It's a pretty good speech, I suppose. But we editors know that even greatness can be improved and transmogrified into super-duper-meta-greatness. I found the following critique of Gettysburg on Alton Gansky's blog.
Four score and seven years ago (archaic, change to contemporary usages) our fathers (offensive to women; too gender specific) brought forth on this continent, a new nation, conceived in Liberty, (why are you capitalizing “Liberty”? Consult with style guide.) and dedicated to the proposition that all men (again with the male superiority, Abe) are created (Abe, this spiritual talk will offend the atheist) equal.
[Editor’s recommendation for opening line: Eighty-seven years ago our grandparents started a new nation with liberty as its goal. They also felt that every person born equal.]
Now we are engaged in a great (great implies good and war isn’t so good—choose better term) civil (how can a war be civil) war, testing whether that (unclear; which nation?) nation, or any nation so conceived (sexual overtones; could be offensive to some) and so dedicated, can long endure (awkward).
[Editor’s suggestion: This ongoing war between the states is a test of our commitment to the liberty—if we survive.]
We are met on a great (again with the “great.” You might consider a broadening your vocabulary) battle-field of that war (Redundant. There’s no such thing as a battlefield of peace). We have come to dedicate a portion of that field, as a final resting place for those who here gave their lives that that nation might live. It is altogether fitting and proper that we should do this. (Unnecessary inclusion. Of course, it’s fitting. The reader doesn’t need to be told this.)
[Editor’s suggestion: We are here on this battle field to dedicate it to those who died. It’s the least we can do.]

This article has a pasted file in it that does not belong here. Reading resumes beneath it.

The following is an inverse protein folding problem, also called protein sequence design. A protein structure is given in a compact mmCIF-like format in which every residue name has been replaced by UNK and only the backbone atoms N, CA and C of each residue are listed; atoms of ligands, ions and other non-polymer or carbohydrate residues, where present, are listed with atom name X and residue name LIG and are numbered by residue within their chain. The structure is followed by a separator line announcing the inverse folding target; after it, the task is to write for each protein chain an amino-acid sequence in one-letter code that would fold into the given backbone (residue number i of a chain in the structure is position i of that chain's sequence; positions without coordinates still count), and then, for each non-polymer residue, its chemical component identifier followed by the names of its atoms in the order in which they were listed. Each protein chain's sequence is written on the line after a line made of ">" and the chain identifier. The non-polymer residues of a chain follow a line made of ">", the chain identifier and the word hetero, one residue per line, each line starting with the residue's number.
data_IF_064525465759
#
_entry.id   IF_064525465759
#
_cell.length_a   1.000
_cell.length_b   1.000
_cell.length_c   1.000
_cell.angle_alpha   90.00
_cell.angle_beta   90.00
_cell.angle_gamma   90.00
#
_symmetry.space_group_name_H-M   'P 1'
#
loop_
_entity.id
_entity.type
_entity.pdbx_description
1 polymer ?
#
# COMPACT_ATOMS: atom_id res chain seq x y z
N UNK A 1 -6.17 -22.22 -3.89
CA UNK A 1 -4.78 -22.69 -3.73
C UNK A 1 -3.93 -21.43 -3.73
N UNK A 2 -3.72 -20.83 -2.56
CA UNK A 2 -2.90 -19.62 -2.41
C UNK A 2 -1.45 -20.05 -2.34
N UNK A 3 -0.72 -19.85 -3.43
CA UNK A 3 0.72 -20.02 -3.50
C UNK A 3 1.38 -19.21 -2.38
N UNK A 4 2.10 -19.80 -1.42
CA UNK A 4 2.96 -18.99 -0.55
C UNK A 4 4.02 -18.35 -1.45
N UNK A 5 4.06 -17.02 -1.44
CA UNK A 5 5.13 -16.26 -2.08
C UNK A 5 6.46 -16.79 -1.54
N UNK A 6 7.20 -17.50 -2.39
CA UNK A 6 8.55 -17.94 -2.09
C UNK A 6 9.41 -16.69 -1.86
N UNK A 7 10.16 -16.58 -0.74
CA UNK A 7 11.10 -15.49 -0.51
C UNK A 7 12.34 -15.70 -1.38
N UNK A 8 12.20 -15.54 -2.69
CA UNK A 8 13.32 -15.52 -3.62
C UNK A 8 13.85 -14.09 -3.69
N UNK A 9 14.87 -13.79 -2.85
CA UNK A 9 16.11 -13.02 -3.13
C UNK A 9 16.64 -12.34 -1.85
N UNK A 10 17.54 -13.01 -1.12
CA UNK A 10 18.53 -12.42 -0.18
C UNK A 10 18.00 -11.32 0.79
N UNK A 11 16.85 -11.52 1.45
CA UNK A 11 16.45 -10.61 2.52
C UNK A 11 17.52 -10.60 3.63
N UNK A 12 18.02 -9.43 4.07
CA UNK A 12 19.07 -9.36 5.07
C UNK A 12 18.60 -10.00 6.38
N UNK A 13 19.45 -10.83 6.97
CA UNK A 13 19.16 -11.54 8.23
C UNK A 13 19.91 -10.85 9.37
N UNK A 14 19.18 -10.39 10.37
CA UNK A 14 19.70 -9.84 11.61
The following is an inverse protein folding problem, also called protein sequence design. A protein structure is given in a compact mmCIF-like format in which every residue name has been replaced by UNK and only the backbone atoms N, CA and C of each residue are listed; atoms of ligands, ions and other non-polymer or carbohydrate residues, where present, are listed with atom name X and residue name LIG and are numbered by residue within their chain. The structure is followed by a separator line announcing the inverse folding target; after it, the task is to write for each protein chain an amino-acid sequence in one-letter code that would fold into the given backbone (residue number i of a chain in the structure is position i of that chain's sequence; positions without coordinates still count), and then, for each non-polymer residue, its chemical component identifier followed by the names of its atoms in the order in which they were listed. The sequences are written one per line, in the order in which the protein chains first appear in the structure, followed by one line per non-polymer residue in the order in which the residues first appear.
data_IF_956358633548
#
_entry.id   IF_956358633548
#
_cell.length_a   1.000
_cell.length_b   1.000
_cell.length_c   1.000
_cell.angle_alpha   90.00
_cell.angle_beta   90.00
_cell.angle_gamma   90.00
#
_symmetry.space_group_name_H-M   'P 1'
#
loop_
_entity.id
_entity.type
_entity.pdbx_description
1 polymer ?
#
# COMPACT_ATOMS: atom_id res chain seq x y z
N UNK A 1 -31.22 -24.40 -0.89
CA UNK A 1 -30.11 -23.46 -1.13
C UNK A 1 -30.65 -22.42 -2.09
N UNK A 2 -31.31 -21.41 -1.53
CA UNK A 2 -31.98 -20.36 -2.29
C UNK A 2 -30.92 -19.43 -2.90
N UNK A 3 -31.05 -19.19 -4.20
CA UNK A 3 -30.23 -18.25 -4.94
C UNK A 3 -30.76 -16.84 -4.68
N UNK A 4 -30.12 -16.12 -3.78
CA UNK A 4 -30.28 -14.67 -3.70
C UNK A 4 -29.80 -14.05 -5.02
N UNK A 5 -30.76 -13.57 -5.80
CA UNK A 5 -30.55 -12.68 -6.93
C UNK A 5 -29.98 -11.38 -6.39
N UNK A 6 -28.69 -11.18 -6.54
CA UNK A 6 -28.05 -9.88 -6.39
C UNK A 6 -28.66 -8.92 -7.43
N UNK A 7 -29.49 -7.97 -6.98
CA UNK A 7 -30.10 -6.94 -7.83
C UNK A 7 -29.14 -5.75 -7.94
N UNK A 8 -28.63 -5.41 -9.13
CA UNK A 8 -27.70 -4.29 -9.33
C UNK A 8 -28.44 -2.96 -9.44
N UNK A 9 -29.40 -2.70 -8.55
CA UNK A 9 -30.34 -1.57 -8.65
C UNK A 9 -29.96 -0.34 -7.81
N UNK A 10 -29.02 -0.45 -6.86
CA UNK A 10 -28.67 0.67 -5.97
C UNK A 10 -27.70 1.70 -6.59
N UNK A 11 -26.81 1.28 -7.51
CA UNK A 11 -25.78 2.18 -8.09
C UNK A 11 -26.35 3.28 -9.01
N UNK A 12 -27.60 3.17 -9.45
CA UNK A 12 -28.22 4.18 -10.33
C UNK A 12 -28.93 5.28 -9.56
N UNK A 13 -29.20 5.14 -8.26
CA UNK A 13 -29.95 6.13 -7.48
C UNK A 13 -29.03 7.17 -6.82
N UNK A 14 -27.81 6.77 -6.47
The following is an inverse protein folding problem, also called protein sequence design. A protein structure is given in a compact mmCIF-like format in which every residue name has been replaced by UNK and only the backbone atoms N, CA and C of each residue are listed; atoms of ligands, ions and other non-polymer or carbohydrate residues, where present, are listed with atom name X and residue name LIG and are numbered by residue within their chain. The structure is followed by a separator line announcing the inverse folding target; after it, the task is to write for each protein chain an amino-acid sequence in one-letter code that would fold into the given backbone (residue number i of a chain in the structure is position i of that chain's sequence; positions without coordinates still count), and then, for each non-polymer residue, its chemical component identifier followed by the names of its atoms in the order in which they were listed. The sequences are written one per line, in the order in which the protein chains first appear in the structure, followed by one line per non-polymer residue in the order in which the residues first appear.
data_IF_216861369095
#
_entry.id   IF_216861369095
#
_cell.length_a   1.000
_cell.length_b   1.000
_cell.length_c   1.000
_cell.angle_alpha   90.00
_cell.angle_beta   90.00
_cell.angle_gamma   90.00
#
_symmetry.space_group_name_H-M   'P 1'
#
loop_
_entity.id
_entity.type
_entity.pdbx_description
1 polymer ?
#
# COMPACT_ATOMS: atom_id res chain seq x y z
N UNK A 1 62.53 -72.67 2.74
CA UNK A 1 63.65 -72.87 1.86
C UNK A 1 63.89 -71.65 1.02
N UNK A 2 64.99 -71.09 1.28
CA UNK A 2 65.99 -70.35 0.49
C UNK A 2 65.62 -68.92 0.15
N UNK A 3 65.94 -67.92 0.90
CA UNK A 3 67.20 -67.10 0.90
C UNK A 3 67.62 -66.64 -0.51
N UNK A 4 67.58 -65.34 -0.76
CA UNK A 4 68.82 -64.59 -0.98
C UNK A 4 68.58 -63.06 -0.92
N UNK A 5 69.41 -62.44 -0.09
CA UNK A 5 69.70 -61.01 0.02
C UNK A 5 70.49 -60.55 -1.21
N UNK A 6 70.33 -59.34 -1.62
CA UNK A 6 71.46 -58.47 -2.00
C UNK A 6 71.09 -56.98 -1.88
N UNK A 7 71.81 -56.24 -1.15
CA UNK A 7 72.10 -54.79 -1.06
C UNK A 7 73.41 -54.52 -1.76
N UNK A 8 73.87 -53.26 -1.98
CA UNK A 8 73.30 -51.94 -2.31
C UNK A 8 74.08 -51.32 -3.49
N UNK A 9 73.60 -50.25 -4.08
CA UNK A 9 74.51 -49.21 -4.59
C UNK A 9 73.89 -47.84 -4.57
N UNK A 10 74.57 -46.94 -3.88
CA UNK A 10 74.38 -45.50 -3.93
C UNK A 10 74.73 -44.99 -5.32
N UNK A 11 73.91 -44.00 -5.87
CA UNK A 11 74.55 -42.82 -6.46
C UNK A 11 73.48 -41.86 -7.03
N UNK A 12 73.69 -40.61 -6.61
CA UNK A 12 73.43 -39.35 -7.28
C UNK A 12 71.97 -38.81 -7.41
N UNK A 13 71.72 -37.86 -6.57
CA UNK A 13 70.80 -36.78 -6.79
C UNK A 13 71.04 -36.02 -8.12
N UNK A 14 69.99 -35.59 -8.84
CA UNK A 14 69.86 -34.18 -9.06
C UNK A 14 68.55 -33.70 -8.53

But, in a larger sense, we cannot dedicate -- we cannot consecrate -- we cannot hallow -- this ground. (Tortured sentence. Get to the point. Used “cannot” three times.) The brave men, living and dead, who struggled here, have consecrated it, far above our poor power to add or detract.
[Editor’s suggestion: In point of fact, the soldiers who died here have already consecrated this ground. All we can do is recognize that truth.]
The world will little note, nor long remember what we say here (“here” is unnecessary and used twice in this sentence. Strike it.), but it can never forget what they did here. It is for us the living, rather, to be dedicated here to the unfinished work which they who fought here have thus far so nobly advanced (Awkward, stilted—revise).
[Editor’s suggestion: What we do today may soon be forgotten, but what the soldiers did on this battlefield will be remembered forever.]
It is rather for us to be here dedicated to the great task remaining before us -- that from these honored dead we take increased devotion to that cause for which they gave the last full measure of devotion -- that we here highly resolve that these dead shall not have died in vain -- that this nation, under God (watch the God-talk, Abe), shall have a new birth of freedom -- and that government of the people, by the people, for the people, shall not perish from the earth. (Awkward and cumbersome paragraph. Remember, less is more.)
[Editor’s suggestion: What remains for us is to continue working for liberty and freedom. After all, a lot of people died for our cause. Let’s not forget them.]
Okay, Abe. Those are my notes. I think you have a good start here and that someday, you will make a great speechwriter. You just need to pay attention to the details.